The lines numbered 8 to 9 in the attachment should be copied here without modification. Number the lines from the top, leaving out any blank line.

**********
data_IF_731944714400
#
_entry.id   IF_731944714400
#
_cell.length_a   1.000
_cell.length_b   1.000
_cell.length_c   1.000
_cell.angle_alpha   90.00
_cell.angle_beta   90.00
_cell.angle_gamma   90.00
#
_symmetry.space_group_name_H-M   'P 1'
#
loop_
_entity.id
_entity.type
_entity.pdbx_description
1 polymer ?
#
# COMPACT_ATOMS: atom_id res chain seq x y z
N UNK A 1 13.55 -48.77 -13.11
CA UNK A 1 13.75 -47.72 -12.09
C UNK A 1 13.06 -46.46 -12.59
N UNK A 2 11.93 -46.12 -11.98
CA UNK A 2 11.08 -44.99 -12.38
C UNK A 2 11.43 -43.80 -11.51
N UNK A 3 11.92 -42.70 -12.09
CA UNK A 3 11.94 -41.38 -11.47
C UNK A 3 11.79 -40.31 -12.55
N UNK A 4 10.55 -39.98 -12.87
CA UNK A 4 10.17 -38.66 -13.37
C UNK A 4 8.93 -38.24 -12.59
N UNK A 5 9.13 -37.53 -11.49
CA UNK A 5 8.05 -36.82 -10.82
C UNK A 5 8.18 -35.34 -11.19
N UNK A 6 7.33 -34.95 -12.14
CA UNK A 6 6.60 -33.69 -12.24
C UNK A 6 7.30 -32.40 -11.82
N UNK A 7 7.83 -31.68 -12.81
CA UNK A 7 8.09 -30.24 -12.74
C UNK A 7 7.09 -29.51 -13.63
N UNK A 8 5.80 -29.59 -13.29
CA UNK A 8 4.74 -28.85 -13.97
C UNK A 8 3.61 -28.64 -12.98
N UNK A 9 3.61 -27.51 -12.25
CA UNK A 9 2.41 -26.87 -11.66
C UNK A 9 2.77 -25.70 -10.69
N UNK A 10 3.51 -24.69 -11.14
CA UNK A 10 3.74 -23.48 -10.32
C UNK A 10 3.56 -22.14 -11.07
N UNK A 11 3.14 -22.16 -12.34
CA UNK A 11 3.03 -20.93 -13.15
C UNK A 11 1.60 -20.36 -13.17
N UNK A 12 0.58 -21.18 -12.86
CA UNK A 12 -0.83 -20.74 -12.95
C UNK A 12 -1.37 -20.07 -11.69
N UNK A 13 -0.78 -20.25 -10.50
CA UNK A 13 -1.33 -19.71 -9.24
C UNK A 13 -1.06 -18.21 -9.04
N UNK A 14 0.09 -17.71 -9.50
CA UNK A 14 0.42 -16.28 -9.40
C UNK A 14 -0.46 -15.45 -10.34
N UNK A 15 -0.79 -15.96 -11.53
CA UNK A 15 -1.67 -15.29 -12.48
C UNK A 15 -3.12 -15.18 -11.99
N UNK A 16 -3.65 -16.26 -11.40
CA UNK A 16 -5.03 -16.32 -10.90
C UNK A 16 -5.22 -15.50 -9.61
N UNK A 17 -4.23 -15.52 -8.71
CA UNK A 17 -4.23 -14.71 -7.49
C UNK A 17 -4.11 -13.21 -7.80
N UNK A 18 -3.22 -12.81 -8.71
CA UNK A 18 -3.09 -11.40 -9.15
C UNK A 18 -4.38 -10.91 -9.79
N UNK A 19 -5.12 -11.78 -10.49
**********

_cell.angle_alpha   90.00
_cell.angle_beta   90.00